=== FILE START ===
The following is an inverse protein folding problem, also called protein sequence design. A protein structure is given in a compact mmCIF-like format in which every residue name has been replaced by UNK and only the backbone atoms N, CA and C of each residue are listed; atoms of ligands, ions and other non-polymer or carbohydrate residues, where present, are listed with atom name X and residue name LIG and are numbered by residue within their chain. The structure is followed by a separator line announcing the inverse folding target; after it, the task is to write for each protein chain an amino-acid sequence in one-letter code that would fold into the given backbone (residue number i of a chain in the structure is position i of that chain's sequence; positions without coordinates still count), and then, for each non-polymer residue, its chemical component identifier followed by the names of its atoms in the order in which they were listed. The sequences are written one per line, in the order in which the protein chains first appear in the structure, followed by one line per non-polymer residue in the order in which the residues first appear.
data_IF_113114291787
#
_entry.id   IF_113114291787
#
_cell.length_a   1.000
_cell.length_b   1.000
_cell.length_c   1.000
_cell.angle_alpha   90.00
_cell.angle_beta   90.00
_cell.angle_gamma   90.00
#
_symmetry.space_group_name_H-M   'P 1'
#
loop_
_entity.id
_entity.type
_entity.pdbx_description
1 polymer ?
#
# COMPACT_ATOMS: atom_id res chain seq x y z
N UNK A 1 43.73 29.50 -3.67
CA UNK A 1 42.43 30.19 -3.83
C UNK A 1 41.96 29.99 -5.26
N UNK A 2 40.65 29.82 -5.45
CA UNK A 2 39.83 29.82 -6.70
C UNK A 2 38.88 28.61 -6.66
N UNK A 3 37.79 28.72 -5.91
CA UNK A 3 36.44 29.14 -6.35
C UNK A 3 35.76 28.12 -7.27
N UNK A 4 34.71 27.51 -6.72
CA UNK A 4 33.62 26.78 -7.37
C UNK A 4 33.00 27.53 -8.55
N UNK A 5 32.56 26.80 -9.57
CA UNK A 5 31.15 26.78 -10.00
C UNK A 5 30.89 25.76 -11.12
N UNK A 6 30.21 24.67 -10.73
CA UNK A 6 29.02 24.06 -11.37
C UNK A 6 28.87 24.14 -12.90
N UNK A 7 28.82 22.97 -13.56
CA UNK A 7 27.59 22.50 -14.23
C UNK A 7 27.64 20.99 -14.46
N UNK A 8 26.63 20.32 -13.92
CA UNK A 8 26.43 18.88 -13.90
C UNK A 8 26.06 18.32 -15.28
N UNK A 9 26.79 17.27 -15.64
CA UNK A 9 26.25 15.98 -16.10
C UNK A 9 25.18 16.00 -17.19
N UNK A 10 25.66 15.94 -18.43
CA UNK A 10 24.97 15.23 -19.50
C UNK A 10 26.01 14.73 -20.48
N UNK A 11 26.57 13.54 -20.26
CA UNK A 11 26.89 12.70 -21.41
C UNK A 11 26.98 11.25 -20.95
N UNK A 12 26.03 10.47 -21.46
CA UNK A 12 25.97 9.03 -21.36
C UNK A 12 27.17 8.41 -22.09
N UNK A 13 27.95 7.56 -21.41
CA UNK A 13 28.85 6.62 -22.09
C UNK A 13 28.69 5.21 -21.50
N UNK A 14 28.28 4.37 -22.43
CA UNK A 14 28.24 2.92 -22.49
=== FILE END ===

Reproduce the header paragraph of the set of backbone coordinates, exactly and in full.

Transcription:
The following is an inverse protein folding problem, also called protein sequence design. A protein structure is given in a compact mmCIF-like format in which every residue name has been replaced by UNK and only the backbone atoms N, CA and C of each residue are listed; atoms of ligands, ions and other non-polymer or carbohydrate residues, where present, are listed with atom name X and residue name LIG and are numbered by residue within their chain. The structure is followed by a separator line announcing the inverse folding target; after it, the task is to write for each protein chain an amino-acid sequence in one-letter code that would fold into the given backbone (residue number i of a chain in the structure is position i of that chain's sequence; positions without coordinates still count), and then, for each non-polymer residue, its chemical component identifier followed by the names of its atoms in the order in which they were listed. The sequences are written one per line, in the order in which the protein chains first appear in the structure, followed by one line per non-polymer residue in the order in which the residues first appear.